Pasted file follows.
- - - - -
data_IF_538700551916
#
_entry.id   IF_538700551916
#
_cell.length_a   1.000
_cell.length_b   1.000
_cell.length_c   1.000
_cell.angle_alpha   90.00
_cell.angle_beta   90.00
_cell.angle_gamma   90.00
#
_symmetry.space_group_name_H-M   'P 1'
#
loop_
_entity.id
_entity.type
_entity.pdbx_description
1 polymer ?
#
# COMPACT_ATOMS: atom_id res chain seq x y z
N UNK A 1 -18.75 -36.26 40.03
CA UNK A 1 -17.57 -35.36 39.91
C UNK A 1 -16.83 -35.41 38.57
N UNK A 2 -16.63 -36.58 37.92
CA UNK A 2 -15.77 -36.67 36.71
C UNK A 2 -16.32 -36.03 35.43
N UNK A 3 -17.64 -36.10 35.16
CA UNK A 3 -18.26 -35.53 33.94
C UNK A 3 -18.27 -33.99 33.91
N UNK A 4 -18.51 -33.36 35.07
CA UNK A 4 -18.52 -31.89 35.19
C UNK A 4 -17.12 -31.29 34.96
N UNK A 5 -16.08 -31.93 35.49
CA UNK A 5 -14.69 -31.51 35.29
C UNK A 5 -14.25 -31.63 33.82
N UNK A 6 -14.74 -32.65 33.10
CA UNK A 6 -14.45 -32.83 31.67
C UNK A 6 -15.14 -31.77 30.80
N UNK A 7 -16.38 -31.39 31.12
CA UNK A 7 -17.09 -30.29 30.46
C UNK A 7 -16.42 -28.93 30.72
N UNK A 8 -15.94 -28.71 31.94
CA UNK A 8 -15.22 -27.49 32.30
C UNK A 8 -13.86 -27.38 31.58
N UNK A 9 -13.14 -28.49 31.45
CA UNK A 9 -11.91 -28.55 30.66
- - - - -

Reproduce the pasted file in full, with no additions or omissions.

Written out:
data_IF_538700551916
#
_entry.id   IF_538700551916
#
_cell.length_a   1.000
_cell.length_b   1.000
_cell.length_c   1.000
_cell.angle_alpha   90.00
_cell.angle_beta   90.00
_cell.angle_gamma   90.00
#
_symmetry.space_group_name_H-M   'P 1'
#
loop_
_entity.id
_entity.type
_entity.pdbx_description
1 polymer ?
#
# COMPACT_ATOMS: atom_id res chain seq x y z
N UNK A 1 -18.75 -36.26 40.03
CA UNK A 1 -17.57 -35.36 39.91
C UNK A 1 -16.83 -35.41 38.57
N UNK A 2 -16.63 -36.58 37.92
CA UNK A 2 -15.77 -36.67 36.71
C UNK A 2 -16.32 -36.03 35.43
N UNK A 3 -17.64 -36.10 35.16
CA UNK A 3 -18.26 -35.53 33.94
C UNK A 3 -18.27 -33.99 33.91
N UNK A 4 -18.51 -33.36 35.07
CA UNK A 4 -18.52 -31.89 35.19
C UNK A 4 -17.12 -31.29 34.96
N UNK A 5 -16.08 -31.93 35.49
CA UNK A 5 -14.69 -31.51 35.29
C UNK A 5 -14.25 -31.63 33.82
N UNK A 6 -14.74 -32.65 33.10
CA UNK A 6 -14.45 -32.83 31.67
C UNK A 6 -15.14 -31.77 30.80
N UNK A 7 -16.38 -31.39 31.12
CA UNK A 7 -17.09 -30.29 30.46
C UNK A 7 -16.42 -28.93 30.72
N UNK A 8 -15.94 -28.71 31.94
CA UNK A 8 -15.22 -27.49 32.30
C UNK A 8 -13.86 -27.38 31.58
N UNK A 9 -13.14 -28.49 31.45
CA UNK A 9 -11.91 -28.55 30.66